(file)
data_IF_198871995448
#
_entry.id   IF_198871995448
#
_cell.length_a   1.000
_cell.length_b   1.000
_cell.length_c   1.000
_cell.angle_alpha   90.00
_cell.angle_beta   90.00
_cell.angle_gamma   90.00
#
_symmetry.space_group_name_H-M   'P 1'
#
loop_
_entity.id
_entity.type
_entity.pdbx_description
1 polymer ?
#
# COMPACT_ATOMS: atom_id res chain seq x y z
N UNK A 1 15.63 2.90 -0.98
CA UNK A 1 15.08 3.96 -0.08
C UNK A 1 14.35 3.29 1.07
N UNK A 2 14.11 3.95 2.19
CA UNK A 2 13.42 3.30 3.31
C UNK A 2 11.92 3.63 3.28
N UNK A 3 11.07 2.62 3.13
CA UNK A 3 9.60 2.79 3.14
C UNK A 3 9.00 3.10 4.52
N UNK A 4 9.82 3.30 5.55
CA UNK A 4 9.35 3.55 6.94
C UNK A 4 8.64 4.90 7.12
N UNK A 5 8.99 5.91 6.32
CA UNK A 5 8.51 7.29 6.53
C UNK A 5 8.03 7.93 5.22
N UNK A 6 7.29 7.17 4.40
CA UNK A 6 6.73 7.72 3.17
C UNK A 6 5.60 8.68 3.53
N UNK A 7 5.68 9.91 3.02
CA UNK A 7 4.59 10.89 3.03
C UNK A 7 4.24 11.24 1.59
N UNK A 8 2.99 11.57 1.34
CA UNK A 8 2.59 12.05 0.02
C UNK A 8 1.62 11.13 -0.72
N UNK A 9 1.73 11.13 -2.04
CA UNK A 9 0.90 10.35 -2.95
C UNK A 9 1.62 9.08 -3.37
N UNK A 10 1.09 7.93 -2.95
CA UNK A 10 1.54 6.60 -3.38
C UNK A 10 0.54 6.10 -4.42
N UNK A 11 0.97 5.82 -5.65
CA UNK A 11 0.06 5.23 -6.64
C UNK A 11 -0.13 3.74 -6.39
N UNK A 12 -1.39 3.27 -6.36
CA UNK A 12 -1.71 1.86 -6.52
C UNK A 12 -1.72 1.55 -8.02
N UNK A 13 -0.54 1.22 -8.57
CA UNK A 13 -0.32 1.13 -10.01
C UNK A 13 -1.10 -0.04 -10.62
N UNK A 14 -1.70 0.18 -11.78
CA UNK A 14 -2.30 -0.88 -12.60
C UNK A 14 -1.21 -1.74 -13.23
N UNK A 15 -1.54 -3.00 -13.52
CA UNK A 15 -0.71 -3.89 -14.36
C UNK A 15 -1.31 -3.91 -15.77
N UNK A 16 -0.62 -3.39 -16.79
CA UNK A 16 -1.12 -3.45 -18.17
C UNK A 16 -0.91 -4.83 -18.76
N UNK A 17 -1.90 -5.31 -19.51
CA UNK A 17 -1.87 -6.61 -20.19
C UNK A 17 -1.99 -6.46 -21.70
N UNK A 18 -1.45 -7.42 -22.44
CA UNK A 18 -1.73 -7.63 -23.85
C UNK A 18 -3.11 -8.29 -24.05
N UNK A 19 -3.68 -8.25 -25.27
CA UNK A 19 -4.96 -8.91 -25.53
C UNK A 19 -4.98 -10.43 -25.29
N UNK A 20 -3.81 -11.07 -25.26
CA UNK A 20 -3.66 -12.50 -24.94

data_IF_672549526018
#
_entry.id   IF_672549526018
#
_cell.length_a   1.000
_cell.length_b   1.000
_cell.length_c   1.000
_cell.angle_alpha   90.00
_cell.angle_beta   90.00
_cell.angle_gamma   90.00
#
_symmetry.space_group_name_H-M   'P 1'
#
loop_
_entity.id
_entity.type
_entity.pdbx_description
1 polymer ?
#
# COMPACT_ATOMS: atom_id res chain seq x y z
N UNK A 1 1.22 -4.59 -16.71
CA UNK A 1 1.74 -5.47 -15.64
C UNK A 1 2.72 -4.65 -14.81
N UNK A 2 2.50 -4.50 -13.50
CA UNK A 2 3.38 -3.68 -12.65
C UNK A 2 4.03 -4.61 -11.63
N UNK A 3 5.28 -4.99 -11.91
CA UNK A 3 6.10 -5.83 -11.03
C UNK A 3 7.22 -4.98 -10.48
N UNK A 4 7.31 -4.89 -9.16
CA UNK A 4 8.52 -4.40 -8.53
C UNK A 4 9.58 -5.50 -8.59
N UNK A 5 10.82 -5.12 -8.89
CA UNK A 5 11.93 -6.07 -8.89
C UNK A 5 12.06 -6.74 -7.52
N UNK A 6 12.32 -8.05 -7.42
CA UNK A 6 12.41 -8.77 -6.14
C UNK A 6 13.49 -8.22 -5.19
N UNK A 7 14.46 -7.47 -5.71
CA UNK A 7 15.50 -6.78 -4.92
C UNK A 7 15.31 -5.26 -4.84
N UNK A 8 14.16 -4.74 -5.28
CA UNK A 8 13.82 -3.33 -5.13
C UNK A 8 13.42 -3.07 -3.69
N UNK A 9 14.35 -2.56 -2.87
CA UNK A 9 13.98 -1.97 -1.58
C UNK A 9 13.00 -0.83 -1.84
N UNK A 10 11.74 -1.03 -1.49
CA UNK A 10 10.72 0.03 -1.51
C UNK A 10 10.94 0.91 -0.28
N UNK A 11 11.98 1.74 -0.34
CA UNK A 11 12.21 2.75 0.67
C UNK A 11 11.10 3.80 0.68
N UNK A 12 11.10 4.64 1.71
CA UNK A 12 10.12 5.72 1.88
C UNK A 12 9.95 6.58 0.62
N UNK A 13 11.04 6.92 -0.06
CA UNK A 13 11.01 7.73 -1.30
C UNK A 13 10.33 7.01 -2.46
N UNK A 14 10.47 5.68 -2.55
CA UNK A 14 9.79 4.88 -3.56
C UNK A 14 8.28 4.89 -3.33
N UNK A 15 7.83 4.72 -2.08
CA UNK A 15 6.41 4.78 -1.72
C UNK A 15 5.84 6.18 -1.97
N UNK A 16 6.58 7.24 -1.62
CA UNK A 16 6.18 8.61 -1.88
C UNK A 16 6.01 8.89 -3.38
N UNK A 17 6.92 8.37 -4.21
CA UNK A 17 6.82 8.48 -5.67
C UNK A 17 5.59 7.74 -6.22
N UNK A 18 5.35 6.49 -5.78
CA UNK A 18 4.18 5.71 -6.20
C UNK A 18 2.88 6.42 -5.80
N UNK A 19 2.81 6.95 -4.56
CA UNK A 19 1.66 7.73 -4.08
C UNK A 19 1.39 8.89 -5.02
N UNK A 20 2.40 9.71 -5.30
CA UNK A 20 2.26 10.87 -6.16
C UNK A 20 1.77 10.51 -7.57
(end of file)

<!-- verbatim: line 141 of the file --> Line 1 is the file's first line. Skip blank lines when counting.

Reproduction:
C UNK A 14 8.28 4.89 -3.33